Q&A with Marilyn Kimmerling

2020/2021 Greater Tacoma Peace Prize Laureate By Marguerite Cleveland | Photo by In-Gear Media


In 1969, Marilyn Kimmerling met a scientist from Salmon Beach in Tacoma. She was enthralled by his tales of a community of artists and scientists who were doing things differently (and they were working on lasers, which fascinated her). Kimmerling was hooked after a visit to Salmon Beach. She fell in love with the area, moved here that same year, and has called Tacoma home ever since. With a life enthralled in civic engagement, Kimmerling was selected by the Board of Directors of the Greater Tacoma Peace Prize as the 2020/2021 GTPP Laureate.

Marilyn received a specially designed medallion at the International Day of Peace event at Thea’s Park on September 21, 2021, and will be honored at the GTPP Laureate Recognition Banquet (which had to be postponed twice due to the pandemic), scheduled for February 17, 2022.

Q. What drew you to community activism? How long have you been an activist? A. I’ve been an activist for a long time. I remember when I was still back East, living in D.C., being in the Vietnam War march. I had friends in college who left, were drafted, and when they came back, they were horribly wounded. I remember when I made black friends in California, someone tried to run us down.

I was born Jewish, back when it meant something different. I remember being slammed against the wall and beaten, because “I killed Jesus.” I’m not a practicing Jew, but one of the things I learned was that you fight for justice. I just want to make the world a better place, the best I know how.

Q. What did it mean to you to be honored as the Greater Tacoma Peace Prize Laureate? A. I have a dear friend named Nancy Farrell, an absolutely remarkable selfless woman. She submitted my name every year—until I won. Nancy is a woman who cannot be told no. What it means to me? I don’t see myself a leader as much as a connector and a joiner. I want to encourage people to be direct, take action and create leaders. Winning this prize is a tribute to Nancy and her determination, as well as to all the people out there who aren’t big names or big money, but who do the work. People that love Tacoma. I consider the prize to be for all these different groups of people who are doing something good for Tacoma.

Q. Can you share with our readers why having a public access radio station like Radio Tacoma is so important for our community? A. Well, about six or seven years ago, I heard that the FCC was granting licenses for the radio dial. So much of the media has been conglomerates. At that time, it was almost impossible to have local radio.

We want to provide voice to what’s happening in Tacoma, and to give voice to the less heard. We love to give voice to the Tacoma refugee choir. It’s KTAH, 101.9 on FM. Or go to RadioTacoma.org. We’ve had local poets on there. All kinds of local storytellers. News. Information. Local musicians. I belong to a group called Veterans for Peace, and they did a section on how militarization effects climate change. Veterans for Peace talk peaceful solutions, how war is not the answer. I belong to Jewish Voice for Peace. They pursue justice. I also belong to the Industrial Workers of the world, addressing a labor issue. All these people are local voices that I think are important voices to be heard, and the radio helps do that.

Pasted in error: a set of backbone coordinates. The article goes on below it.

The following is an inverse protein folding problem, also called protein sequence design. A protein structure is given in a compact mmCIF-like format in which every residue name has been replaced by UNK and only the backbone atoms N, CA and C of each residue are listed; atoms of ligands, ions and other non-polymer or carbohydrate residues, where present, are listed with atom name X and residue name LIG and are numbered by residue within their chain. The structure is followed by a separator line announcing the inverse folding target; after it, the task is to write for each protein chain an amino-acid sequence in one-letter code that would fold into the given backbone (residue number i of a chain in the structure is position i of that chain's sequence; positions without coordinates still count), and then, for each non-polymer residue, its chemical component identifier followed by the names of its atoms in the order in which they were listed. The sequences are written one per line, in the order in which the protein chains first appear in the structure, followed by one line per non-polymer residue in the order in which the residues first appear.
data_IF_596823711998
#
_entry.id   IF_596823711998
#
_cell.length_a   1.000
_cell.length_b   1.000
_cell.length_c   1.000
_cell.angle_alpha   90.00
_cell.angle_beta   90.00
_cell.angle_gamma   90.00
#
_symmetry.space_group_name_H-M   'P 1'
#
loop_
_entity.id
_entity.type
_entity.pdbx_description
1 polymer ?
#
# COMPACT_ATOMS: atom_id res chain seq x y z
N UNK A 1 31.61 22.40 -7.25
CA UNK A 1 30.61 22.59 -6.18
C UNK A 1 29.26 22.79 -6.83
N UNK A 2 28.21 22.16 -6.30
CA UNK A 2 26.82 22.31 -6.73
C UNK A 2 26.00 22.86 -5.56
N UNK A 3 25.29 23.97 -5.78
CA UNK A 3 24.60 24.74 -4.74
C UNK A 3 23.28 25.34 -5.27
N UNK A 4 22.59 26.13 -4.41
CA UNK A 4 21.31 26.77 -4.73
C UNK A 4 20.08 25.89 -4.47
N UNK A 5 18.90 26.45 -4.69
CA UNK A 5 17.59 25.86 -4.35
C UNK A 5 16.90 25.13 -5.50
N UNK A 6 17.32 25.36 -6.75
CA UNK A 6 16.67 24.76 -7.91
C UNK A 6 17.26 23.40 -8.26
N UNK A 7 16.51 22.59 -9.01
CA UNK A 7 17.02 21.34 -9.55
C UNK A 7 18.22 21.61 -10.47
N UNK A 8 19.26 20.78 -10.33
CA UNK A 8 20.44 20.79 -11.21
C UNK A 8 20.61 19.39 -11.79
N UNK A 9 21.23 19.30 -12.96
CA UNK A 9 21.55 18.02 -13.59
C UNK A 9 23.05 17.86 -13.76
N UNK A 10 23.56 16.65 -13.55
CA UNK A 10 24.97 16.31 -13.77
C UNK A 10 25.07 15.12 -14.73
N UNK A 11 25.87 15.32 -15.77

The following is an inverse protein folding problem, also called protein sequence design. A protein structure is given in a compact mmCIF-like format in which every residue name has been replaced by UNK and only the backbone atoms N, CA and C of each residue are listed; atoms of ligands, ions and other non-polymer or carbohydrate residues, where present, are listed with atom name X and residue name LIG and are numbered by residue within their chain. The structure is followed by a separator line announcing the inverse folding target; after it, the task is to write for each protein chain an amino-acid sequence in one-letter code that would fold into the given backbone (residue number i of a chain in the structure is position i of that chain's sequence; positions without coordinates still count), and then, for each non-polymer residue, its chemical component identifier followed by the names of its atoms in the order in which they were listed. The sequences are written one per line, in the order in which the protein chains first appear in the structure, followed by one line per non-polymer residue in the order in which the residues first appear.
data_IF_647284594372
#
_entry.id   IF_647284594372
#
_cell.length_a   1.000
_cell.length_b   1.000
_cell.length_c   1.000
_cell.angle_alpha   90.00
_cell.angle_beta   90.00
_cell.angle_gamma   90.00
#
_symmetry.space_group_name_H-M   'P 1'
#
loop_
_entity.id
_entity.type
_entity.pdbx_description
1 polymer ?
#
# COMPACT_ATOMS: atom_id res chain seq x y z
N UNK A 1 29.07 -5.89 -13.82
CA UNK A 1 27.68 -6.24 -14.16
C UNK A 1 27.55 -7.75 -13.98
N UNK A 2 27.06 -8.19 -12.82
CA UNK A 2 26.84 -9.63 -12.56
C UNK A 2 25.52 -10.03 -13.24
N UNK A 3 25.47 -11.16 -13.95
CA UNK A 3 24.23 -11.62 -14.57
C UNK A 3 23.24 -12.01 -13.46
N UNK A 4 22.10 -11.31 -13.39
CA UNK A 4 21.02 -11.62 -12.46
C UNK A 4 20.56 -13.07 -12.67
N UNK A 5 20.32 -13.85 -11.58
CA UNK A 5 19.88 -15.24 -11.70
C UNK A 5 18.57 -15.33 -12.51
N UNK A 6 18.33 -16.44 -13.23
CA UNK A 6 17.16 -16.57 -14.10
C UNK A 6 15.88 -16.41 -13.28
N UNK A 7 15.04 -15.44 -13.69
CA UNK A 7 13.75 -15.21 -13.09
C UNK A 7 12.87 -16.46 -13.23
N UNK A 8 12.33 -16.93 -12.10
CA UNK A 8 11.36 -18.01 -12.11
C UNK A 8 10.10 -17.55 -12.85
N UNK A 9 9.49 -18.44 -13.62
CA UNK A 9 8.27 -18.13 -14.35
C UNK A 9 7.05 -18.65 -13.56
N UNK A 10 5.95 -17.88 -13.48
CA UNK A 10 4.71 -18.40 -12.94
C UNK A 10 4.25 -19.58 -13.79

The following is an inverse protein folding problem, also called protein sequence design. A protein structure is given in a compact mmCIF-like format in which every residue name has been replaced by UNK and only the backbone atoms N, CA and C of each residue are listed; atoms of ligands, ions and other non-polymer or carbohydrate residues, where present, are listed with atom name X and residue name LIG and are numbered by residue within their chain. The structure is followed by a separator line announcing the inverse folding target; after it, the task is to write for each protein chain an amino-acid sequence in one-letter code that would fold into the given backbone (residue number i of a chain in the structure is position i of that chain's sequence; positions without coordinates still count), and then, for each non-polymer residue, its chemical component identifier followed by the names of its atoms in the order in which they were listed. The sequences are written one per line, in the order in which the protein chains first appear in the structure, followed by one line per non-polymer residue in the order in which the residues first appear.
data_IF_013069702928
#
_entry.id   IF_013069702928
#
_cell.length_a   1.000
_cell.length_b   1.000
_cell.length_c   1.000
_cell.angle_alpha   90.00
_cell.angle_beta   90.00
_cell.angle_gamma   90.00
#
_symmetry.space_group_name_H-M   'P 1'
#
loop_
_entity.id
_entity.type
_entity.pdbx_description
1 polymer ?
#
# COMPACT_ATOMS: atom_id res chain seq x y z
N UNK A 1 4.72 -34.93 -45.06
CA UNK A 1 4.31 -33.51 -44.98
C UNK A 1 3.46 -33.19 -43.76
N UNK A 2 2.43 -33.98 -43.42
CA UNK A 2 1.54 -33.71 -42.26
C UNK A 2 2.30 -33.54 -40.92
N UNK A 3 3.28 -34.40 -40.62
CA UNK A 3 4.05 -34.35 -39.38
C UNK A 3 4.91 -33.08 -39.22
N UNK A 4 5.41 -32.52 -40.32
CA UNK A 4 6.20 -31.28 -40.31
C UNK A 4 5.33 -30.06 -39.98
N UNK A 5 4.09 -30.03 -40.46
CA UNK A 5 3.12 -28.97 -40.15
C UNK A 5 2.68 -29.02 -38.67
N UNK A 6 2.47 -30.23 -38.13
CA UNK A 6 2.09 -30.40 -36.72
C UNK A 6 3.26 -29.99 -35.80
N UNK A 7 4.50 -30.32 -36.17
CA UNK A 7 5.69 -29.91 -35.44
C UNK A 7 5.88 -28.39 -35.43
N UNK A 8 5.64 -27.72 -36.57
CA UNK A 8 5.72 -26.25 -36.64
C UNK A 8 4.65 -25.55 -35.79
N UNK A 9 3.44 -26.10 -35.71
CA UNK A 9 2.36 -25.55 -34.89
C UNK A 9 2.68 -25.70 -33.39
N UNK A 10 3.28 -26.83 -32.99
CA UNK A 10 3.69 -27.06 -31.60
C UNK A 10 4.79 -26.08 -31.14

Q. How did you become involved with the "Raging Grannies"? Is there a minimum age requirement? A. Oh yeah! I was still working as a counselor and therapist for children and families, and one of my co-workers suggested the Raging Grannies to me. She knew I liked to sing. Most of them were psychiatric nurses! Which was right in my area. When the leader of this chapter moved on, they passed on the baton to me. The Raging Grannies started in B.C. but are quite international. Not everyone is a grandmother, but the women in the Raging Grannies are “of a certain age” as they say. Most people consider grandmothers to be unthreatening. This allows us to say things that normally might not be well received. We dress comically, rewrite the lyrics to popular songs, and show up to various protests or rallies invited or not. And we show up and sing. Lots of people get cut off when they’re singing their truth, but nobody cuts off the Raging Grannies. It wouldn’t look good to cut off a bunch of older non-threatening older women.

Q. You have a long history of activism in our community. What are you most proud of that you feel "made a difference" or was a success? A. In 2017, I was one of six people that locked down the LNG storage tank. What we were trying to do was to bring attention to what was being planned and why it was dangerous. There were 16 cop cars and six of us. Of us six, Cynthia Linet and I went to trial to bring further attention to the cause. We were older and felt like we could do that. We won. That first action motivated a whole chain of events. It’s still going on. We’ve managed to slow it down. The LNG storage tank poses a danger of explosions, treaty violation and danger to marine life. I’m proud of being a part of that. I also fought against the methanol plant and the nuclear power plant. I’m very passionate about the earth. This assault against the planet always affects the people that live close to the hazard; people that usually aren’t given much of a voice.


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